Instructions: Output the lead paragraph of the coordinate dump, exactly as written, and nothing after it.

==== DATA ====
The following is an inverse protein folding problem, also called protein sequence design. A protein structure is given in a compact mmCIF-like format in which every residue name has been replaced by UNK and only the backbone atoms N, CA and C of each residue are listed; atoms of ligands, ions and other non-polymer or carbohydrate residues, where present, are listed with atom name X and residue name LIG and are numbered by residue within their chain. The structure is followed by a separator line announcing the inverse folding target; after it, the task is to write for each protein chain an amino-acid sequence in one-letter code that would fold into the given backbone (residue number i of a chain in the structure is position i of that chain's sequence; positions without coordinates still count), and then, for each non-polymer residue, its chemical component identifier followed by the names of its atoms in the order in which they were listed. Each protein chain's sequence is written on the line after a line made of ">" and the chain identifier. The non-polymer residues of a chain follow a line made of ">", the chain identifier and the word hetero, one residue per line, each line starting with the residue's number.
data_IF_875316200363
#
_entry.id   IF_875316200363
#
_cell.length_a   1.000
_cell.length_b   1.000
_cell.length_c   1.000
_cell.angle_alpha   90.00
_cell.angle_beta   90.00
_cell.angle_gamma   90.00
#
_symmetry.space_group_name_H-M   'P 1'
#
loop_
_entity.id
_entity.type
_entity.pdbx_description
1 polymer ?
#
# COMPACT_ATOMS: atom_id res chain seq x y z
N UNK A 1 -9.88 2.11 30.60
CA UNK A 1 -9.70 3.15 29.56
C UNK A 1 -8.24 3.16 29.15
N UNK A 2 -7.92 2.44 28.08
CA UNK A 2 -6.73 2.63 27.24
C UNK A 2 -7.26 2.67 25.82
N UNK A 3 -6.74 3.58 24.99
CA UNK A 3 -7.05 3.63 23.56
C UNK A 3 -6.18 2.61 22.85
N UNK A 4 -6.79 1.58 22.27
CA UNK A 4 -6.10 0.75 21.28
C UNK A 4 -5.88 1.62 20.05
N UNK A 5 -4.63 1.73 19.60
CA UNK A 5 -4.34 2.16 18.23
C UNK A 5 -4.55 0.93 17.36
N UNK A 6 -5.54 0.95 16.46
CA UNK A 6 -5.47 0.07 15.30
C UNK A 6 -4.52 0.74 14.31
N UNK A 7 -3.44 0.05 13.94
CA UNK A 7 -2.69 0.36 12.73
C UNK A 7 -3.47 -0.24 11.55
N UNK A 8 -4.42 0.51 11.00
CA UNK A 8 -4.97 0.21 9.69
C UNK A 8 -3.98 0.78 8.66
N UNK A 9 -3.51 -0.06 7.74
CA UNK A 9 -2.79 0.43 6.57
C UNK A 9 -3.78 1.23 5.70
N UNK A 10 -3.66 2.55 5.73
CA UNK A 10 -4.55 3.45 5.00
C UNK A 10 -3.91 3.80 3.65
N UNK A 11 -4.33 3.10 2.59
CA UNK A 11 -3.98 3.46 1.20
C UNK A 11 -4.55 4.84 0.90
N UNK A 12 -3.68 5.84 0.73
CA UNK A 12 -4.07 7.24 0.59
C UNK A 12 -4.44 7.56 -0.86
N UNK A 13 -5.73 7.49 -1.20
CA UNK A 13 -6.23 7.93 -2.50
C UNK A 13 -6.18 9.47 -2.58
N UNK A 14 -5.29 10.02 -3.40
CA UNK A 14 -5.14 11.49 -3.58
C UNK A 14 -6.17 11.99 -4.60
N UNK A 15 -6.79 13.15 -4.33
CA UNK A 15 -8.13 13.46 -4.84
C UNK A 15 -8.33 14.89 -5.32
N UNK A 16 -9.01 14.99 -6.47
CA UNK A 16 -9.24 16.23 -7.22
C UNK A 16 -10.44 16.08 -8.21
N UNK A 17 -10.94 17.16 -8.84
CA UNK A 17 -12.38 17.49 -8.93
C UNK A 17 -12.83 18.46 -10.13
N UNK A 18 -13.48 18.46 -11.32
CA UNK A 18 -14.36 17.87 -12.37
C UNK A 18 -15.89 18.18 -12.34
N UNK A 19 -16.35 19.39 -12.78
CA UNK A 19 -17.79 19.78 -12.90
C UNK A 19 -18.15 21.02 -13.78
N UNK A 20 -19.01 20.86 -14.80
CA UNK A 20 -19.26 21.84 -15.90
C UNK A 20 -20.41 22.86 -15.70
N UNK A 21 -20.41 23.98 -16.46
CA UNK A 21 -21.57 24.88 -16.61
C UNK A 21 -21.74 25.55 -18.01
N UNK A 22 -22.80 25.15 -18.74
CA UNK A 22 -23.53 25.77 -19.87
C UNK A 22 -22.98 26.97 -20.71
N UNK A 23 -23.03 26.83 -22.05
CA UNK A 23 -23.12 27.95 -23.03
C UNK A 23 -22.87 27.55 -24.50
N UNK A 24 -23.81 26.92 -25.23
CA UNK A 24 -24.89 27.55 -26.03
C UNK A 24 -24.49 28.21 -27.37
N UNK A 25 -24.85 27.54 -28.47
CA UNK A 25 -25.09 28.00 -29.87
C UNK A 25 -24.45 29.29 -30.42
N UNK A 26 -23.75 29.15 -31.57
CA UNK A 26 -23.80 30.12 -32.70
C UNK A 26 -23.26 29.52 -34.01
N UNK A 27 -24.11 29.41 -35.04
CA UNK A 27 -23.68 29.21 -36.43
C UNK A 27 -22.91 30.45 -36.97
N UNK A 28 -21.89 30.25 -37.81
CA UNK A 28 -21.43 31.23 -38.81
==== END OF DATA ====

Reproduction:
The following is an inverse protein folding problem, also called protein sequence design. A protein structure is given in a compact mmCIF-like format in which every residue name has been replaced by UNK and only the backbone atoms N, CA and C of each residue are listed; atoms of ligands, ions and other non-polymer or carbohydrate residues, where present, are listed with atom name X and residue name LIG and are numbered by residue within their chain. The structure is followed by a separator line announcing the inverse folding target; after it, the task is to write for each protein chain an amino-acid sequence in one-letter code that would fold into the given backbone (residue number i of a chain in the structure is position i of that chain's sequence; positions without coordinates still count), and then, for each non-polymer residue, its chemical component identifier followed by the names of its atoms in the order in which they were listed. Each protein chain's sequence is written on the line after a line made of ">" and the chain identifier. The non-polymer residues of a chain follow a line made of ">", the chain identifier and the word hetero, one residue per line, each line starting with the residue's number.